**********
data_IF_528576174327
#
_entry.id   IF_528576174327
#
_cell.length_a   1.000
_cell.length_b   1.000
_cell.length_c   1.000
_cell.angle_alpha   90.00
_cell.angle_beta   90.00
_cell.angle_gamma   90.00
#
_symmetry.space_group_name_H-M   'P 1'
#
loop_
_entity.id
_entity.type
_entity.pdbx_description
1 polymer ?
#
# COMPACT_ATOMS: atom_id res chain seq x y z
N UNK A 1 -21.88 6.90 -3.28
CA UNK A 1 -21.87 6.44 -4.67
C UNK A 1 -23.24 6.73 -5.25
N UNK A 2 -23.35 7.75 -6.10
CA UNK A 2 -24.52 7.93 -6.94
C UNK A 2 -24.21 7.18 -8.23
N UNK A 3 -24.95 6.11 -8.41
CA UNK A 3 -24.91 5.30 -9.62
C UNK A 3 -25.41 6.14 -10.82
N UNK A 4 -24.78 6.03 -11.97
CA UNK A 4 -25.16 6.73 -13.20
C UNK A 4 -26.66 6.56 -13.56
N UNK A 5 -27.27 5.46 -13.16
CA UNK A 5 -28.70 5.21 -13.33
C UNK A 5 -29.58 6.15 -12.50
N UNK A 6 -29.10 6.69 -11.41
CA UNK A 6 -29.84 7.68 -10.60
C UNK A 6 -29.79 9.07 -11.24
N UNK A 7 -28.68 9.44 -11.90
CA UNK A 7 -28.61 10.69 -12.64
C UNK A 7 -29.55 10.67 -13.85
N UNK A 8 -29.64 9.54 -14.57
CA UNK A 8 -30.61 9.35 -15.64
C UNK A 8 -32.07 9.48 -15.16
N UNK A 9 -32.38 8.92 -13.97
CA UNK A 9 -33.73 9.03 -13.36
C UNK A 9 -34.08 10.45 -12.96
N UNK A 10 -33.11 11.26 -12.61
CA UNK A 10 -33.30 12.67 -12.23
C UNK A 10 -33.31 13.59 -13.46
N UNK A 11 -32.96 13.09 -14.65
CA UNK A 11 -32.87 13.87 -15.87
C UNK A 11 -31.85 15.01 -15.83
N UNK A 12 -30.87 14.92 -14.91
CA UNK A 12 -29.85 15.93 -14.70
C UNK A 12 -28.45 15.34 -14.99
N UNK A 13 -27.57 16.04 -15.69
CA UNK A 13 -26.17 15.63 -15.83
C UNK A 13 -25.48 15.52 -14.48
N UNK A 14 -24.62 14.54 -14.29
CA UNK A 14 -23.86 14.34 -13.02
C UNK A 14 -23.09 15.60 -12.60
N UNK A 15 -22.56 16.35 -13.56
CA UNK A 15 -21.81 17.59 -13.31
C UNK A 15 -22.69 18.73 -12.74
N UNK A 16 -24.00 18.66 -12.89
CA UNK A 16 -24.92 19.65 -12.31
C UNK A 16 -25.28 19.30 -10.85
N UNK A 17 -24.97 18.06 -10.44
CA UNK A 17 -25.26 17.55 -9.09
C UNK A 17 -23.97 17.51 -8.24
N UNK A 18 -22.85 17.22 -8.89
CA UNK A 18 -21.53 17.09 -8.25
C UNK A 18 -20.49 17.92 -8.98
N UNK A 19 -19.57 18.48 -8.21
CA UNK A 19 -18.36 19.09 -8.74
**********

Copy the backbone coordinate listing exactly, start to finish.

data_IF_528576174327
#
_entry.id   IF_528576174327
#
_cell.length_a   1.000
_cell.length_b   1.000
_cell.length_c   1.000
_cell.angle_alpha   90.00
_cell.angle_beta   90.00
_cell.angle_gamma   90.00
#
_symmetry.space_group_name_H-M   'P 1'
#
loop_
_entity.id
_entity.type
_entity.pdbx_description
1 polymer ?
#
# COMPACT_ATOMS: atom_id res chain seq x y z
N UNK A 1 -21.88 6.90 -3.28
CA UNK A 1 -21.87 6.44 -4.67
C UNK A 1 -23.24 6.73 -5.25
N UNK A 2 -23.35 7.75 -6.10
CA UNK A 2 -24.52 7.93 -6.94
C UNK A 2 -24.21 7.18 -8.23
N UNK A 3 -24.95 6.11 -8.41
CA UNK A 3 -24.91 5.30 -9.62
C UNK A 3 -25.41 6.14 -10.82
N UNK A 4 -24.78 6.03 -11.97
CA UNK A 4 -25.16 6.73 -13.20
C UNK A 4 -26.66 6.56 -13.56
N UNK A 5 -27.27 5.46 -13.16
CA UNK A 5 -28.70 5.21 -13.33
C UNK A 5 -29.58 6.15 -12.50
N UNK A 6 -29.10 6.69 -11.41
CA UNK A 6 -29.84 7.68 -10.60
C UNK A 6 -29.79 9.07 -11.24
N UNK A 7 -28.68 9.44 -11.90
CA UNK A 7 -28.61 10.69 -12.64
C UNK A 7 -29.55 10.67 -13.85
N UNK A 8 -29.64 9.54 -14.57
CA UNK A 8 -30.61 9.35 -15.64
C UNK A 8 -32.07 9.48 -15.16
N UNK A 9 -32.38 8.92 -13.97
CA UNK A 9 -33.73 9.03 -13.36
C UNK A 9 -34.08 10.45 -12.96
N UNK A 10 -33.11 11.26 -12.61
CA UNK A 10 -33.30 12.67 -12.23
C UNK A 10 -33.31 13.59 -13.46
N UNK A 11 -32.96 13.09 -14.65
CA UNK A 11 -32.87 13.87 -15.87
C UNK A 11 -31.85 15.01 -15.83
N UNK A 12 -30.87 14.92 -14.91
CA UNK A 12 -29.85 15.93 -14.70
C UNK A 12 -28.45 15.34 -14.99
N UNK A 13 -27.57 16.04 -15.69
CA UNK A 13 -26.17 15.63 -15.83
C UNK A 13 -25.48 15.52 -14.48
N UNK A 14 -24.62 14.54 -14.29
CA UNK A 14 -23.86 14.34 -13.02
C UNK A 14 -23.09 15.60 -12.60
N UNK A 15 -22.56 16.35 -13.56
CA UNK A 15 -21.81 17.59 -13.31
C UNK A 15 -22.69 18.73 -12.74
N UNK A 16 -24.00 18.66 -12.89
CA UNK A 16 -24.92 19.65 -12.31
C UNK A 16 -25.28 19.30 -10.85
N UNK A 17 -24.97 18.06 -10.44
CA UNK A 17 -25.26 17.55 -9.09
C UNK A 17 -23.97 17.51 -8.24
N UNK A 18 -22.85 17.22 -8.89
CA UNK A 18 -21.53 17.09 -8.25
C UNK A 18 -20.49 17.92 -8.98
N UNK A 19 -19.57 18.48 -8.21
CA UNK A 19 -18.36 19.09 -8.74